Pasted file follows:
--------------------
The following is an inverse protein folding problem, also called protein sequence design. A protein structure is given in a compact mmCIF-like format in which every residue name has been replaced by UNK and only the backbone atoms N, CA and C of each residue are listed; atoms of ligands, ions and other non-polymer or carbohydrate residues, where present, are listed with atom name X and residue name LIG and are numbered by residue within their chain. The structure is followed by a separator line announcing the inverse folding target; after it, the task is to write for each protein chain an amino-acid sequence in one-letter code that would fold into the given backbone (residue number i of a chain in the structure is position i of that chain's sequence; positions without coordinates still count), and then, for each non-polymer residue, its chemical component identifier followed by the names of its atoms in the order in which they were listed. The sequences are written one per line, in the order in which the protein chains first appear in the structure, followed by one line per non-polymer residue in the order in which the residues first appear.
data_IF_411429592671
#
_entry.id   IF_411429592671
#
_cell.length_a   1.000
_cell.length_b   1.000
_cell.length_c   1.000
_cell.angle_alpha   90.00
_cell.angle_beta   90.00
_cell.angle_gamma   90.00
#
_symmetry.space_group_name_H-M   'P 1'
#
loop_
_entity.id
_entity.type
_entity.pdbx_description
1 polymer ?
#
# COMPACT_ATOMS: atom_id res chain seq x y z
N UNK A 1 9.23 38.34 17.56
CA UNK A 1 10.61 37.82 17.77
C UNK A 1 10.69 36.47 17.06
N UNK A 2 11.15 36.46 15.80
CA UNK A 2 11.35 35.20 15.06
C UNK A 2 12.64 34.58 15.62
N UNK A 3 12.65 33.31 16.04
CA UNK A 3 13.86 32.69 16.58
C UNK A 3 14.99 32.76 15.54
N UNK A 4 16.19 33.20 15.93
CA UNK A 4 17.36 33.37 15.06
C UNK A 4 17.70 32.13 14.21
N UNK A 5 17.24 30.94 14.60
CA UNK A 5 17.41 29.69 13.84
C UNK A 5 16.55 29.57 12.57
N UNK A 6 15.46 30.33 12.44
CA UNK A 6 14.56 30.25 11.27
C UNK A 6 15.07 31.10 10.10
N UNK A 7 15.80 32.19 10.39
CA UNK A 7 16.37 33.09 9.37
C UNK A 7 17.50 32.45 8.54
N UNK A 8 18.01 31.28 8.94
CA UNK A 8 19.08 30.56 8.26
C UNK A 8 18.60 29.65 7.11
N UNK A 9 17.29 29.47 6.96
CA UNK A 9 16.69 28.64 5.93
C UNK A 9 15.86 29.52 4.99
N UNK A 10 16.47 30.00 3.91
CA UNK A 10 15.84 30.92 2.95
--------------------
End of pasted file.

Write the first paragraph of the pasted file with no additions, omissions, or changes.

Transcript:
The following is an inverse protein folding problem, also called protein sequence design. A protein structure is given in a compact mmCIF-like format in which every residue name has been replaced by UNK and only the backbone atoms N, CA and C of each residue are listed; atoms of ligands, ions and other non-polymer or carbohydrate residues, where present, are listed with atom name X and residue name LIG and are numbered by residue within their chain. The structure is followed by a separator line announcing the inverse folding target; after it, the task is to write for each protein chain an amino-acid sequence in one-letter code that would fold into the given backbone (residue number i of a chain in the structure is position i of that chain's sequence; positions without coordinates still count), and then, for each non-polymer residue, its chemical component identifier followed by the names of its atoms in the order in which they were listed. The sequences are written one per line, in the order in which the protein chains first appear in the structure, followed by one line per non-polymer residue in the order in which the residues first appear.